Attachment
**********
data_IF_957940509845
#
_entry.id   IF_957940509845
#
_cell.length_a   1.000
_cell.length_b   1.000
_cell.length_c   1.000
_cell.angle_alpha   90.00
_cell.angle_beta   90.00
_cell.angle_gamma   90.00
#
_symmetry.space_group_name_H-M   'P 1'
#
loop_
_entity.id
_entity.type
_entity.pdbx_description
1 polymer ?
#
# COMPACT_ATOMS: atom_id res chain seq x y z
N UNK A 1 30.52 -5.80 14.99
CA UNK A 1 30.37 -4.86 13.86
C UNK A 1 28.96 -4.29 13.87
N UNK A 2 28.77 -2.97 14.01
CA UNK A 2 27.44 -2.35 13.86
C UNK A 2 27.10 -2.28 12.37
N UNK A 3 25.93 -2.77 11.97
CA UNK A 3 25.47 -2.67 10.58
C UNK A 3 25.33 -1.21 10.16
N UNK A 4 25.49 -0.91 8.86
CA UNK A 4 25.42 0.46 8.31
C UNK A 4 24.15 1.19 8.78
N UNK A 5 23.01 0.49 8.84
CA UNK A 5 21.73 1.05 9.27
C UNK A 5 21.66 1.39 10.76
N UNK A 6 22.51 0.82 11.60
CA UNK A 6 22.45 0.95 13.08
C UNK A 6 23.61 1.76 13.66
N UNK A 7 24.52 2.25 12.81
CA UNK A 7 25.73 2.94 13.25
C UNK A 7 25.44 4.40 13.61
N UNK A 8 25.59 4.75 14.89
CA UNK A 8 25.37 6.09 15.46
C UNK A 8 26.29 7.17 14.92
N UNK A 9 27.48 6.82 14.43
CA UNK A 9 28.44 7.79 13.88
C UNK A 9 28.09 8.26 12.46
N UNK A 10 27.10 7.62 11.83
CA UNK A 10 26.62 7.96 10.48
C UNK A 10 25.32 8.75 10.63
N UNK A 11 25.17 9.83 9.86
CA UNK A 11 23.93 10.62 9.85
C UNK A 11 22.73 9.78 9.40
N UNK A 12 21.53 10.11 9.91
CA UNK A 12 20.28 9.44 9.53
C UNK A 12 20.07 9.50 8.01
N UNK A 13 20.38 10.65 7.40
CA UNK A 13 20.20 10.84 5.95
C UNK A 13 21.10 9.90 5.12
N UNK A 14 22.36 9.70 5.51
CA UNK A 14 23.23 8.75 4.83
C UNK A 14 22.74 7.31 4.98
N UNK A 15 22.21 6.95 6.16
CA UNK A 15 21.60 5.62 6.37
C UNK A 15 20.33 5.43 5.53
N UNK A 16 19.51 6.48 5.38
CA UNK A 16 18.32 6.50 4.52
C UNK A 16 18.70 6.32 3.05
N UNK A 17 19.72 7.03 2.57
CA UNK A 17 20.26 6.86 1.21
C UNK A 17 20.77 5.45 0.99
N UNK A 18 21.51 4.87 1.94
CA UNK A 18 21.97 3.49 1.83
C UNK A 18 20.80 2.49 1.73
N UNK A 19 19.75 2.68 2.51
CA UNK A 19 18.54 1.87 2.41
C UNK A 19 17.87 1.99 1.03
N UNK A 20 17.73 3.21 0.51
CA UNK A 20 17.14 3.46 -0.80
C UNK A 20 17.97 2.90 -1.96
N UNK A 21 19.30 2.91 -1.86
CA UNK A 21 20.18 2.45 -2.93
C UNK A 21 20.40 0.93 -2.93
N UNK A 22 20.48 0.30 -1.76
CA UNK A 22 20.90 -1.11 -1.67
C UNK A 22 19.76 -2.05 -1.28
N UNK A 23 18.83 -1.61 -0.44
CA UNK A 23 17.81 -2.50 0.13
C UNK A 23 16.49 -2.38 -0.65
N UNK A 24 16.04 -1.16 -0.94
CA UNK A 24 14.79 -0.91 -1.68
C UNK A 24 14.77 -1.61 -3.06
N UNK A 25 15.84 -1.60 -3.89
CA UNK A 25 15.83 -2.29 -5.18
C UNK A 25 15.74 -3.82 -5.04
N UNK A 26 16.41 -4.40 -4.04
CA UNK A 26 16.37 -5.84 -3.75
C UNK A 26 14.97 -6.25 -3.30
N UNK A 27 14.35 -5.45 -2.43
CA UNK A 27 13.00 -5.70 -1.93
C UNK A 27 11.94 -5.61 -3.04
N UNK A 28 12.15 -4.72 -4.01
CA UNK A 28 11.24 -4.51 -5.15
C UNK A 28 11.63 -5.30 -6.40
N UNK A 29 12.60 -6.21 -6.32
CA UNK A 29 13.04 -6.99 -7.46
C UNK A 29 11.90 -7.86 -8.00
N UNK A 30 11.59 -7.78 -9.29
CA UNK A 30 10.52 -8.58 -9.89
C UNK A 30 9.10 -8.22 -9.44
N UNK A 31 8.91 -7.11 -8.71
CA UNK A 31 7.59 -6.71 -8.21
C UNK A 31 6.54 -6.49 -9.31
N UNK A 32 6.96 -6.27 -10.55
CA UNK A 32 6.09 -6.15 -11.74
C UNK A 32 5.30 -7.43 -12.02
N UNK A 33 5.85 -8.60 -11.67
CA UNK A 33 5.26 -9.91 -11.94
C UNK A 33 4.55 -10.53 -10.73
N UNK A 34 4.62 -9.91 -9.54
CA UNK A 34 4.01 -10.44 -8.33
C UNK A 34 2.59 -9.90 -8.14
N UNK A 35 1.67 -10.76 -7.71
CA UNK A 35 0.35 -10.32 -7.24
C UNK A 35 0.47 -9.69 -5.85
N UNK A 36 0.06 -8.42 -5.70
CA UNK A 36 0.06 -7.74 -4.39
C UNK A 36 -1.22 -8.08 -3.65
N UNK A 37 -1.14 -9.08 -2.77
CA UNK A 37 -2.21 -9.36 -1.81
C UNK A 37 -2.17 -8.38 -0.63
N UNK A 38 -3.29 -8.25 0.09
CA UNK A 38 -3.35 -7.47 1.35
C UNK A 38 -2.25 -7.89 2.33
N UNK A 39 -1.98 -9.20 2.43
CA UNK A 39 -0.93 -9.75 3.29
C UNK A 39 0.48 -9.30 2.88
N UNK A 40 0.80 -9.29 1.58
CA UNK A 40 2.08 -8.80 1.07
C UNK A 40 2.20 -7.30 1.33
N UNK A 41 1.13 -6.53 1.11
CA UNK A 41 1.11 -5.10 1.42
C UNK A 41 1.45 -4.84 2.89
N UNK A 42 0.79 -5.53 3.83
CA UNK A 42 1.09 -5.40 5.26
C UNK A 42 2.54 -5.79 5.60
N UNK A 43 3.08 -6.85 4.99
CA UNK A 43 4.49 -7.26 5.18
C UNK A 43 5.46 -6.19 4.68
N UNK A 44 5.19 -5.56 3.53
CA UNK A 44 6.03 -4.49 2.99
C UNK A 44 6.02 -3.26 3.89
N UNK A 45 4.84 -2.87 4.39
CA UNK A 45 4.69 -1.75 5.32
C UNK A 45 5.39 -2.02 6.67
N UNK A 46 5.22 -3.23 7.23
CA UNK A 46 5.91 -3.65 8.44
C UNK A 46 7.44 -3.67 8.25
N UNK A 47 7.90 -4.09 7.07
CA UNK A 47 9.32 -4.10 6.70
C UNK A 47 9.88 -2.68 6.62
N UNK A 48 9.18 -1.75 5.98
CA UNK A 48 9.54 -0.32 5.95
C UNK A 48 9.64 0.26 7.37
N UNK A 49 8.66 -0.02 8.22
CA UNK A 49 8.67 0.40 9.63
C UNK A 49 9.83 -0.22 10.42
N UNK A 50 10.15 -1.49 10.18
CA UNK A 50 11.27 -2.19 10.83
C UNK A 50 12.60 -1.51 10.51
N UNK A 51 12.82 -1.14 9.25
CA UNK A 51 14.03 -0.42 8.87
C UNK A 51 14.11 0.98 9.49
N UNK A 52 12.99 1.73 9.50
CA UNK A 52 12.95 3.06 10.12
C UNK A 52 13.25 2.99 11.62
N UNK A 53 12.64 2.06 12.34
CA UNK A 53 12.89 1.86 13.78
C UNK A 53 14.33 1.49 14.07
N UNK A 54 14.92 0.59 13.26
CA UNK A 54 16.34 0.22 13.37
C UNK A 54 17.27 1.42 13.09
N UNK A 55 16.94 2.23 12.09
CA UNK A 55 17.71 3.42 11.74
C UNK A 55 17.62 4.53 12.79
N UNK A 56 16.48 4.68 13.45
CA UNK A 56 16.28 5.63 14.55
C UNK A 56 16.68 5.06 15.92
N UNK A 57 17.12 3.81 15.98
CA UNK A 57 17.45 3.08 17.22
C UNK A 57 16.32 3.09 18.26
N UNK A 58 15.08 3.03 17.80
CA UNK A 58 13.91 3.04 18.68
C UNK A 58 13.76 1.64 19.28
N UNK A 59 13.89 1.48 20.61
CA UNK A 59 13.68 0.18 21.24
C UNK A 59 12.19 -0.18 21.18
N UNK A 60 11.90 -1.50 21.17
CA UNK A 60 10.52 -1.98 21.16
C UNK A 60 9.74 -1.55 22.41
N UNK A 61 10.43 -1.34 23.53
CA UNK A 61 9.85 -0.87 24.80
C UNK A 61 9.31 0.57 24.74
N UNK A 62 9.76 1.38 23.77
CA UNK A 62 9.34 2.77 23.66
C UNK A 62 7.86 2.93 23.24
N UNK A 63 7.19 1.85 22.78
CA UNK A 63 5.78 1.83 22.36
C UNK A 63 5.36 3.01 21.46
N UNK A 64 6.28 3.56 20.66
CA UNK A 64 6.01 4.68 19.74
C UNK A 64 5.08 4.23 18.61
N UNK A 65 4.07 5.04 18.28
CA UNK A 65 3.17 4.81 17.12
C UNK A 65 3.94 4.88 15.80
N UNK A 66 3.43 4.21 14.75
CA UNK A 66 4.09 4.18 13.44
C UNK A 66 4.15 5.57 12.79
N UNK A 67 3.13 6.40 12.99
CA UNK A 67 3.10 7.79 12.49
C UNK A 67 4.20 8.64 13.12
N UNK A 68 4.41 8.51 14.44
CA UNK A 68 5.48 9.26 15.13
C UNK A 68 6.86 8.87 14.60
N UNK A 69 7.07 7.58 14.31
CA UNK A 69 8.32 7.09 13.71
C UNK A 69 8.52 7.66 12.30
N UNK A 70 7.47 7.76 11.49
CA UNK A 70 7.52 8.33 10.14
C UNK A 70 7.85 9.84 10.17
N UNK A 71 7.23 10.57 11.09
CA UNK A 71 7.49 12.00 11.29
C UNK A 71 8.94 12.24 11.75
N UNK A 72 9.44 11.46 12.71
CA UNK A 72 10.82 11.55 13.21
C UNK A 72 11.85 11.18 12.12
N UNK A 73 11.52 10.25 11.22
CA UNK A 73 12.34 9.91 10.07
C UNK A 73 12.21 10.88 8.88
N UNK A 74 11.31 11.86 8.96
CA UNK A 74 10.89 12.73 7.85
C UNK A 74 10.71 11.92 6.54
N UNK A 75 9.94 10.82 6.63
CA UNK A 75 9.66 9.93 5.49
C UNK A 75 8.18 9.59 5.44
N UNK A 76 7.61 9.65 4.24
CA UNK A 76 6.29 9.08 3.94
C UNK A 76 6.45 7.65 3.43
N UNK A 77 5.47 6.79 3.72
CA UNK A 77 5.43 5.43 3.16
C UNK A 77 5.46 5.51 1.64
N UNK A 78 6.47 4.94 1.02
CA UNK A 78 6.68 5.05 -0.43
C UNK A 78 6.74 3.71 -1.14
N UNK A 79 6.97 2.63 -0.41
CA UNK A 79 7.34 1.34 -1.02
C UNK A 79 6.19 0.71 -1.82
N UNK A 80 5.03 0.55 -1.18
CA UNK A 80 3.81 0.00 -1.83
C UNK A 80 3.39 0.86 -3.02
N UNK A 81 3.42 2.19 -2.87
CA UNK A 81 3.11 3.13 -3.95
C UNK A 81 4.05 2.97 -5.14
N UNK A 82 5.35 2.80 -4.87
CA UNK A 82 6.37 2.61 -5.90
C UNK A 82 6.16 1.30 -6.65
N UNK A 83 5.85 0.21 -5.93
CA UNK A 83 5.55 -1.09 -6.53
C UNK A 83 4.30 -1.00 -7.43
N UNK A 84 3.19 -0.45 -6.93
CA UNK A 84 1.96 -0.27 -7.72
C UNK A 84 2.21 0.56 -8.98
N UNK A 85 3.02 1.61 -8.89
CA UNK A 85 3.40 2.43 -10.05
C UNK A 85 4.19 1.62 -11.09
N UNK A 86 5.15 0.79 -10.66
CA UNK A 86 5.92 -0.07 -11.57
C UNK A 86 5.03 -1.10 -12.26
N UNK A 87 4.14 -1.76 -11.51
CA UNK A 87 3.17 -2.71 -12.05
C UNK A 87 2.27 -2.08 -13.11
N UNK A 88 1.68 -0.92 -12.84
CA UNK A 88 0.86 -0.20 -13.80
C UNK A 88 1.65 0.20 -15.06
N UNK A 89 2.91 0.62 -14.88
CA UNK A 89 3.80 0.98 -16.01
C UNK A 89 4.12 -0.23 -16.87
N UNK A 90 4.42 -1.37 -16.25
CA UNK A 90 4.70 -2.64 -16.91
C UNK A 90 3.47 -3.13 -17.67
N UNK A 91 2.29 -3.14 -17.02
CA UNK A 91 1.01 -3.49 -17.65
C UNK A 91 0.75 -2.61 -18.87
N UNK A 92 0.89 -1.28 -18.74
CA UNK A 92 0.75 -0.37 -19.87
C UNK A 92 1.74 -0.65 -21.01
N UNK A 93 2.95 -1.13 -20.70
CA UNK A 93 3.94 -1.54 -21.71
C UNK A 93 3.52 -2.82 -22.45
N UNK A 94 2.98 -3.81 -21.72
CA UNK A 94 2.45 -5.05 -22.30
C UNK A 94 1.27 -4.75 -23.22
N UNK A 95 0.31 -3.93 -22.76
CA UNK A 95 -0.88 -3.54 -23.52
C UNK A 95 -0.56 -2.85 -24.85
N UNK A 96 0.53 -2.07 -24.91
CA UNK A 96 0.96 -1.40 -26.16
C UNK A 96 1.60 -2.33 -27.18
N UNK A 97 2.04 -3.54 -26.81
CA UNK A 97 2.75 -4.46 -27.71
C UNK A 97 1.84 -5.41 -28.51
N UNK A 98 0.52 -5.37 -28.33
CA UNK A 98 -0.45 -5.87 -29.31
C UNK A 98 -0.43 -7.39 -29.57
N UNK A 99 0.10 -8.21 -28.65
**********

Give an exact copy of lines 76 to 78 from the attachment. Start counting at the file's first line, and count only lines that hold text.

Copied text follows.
CA UNK A 19 18.54 1.87 2.41
C UNK A 19 17.87 1.99 1.03
N UNK A 20 17.73 3.21 0.51